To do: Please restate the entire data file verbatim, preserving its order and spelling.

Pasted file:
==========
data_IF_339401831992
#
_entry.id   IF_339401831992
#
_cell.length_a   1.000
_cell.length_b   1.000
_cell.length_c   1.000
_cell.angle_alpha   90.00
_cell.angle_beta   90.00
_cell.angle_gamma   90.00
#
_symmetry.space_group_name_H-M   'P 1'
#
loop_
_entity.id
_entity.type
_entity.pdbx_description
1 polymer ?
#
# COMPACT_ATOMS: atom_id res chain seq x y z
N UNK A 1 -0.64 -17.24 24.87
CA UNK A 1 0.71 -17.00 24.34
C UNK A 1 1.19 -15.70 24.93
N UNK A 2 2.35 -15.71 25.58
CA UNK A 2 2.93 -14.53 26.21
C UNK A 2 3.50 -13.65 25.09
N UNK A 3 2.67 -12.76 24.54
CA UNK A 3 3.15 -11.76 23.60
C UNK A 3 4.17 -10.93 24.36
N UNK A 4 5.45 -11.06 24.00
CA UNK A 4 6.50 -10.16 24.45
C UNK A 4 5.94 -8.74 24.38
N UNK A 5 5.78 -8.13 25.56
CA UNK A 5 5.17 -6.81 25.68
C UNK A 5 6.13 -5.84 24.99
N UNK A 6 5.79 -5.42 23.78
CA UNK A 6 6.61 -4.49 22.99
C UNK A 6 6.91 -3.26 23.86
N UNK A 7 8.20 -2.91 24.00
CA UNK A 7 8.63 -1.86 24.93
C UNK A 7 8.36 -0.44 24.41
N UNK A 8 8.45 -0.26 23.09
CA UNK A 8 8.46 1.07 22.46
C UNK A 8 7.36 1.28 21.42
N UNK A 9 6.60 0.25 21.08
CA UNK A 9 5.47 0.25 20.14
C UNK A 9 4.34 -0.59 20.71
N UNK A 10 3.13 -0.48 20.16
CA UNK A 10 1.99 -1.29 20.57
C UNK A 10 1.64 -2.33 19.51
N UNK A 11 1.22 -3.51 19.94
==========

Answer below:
data_IF_339401831992
#
_entry.id   IF_339401831992
#
_cell.length_a   1.000
_cell.length_b   1.000
_cell.length_c   1.000
_cell.angle_alpha   90.00
_cell.angle_beta   90.00
_cell.angle_gamma   90.00
#
_symmetry.space_group_name_H-M   'P 1'
#
loop_
_entity.id
_entity.type
_entity.pdbx_description
1 polymer ?
#
# COMPACT_ATOMS: atom_id res chain seq x y z
N UNK A 1 -0.64 -17.24 24.87
CA UNK A 1 0.71 -17.00 24.34
C UNK A 1 1.19 -15.70 24.93
N UNK A 2 2.35 -15.71 25.58
CA UNK A 2 2.93 -14.53 26.21
C UNK A 2 3.50 -13.65 25.09
N UNK A 3 2.67 -12.76 24.54
CA UNK A 3 3.15 -11.76 23.60
C UNK A 3 4.17 -10.93 24.36
N UNK A 4 5.45 -11.06 24.00
CA UNK A 4 6.50 -10.16 24.45
C UNK A 4 5.94 -8.74 24.38
N UNK A 5 5.78 -8.13 25.56
CA UNK A 5 5.17 -6.81 25.68
C UNK A 5 6.13 -5.84 24.99
N UNK A 6 5.79 -5.42 23.78
CA UNK A 6 6.61 -4.49 22.99
C UNK A 6 6.91 -3.26 23.86
N UNK A 7 8.20 -2.91 24.00
CA UNK A 7 8.63 -1.86 24.93
C UNK A 7 8.36 -0.44 24.41
N UNK A 8 8.45 -0.26 23.09
CA UNK A 8 8.46 1.07 22.46
C UNK A 8 7.36 1.28 21.42
N UNK A 9 6.60 0.25 21.08
CA UNK A 9 5.47 0.25 20.14
C UNK A 9 4.34 -0.59 20.71
N UNK A 10 3.13 -0.48 20.16
CA UNK A 10 1.99 -1.29 20.57
C UNK A 10 1.64 -2.33 19.51
N UNK A 11 1.22 -3.51 19.94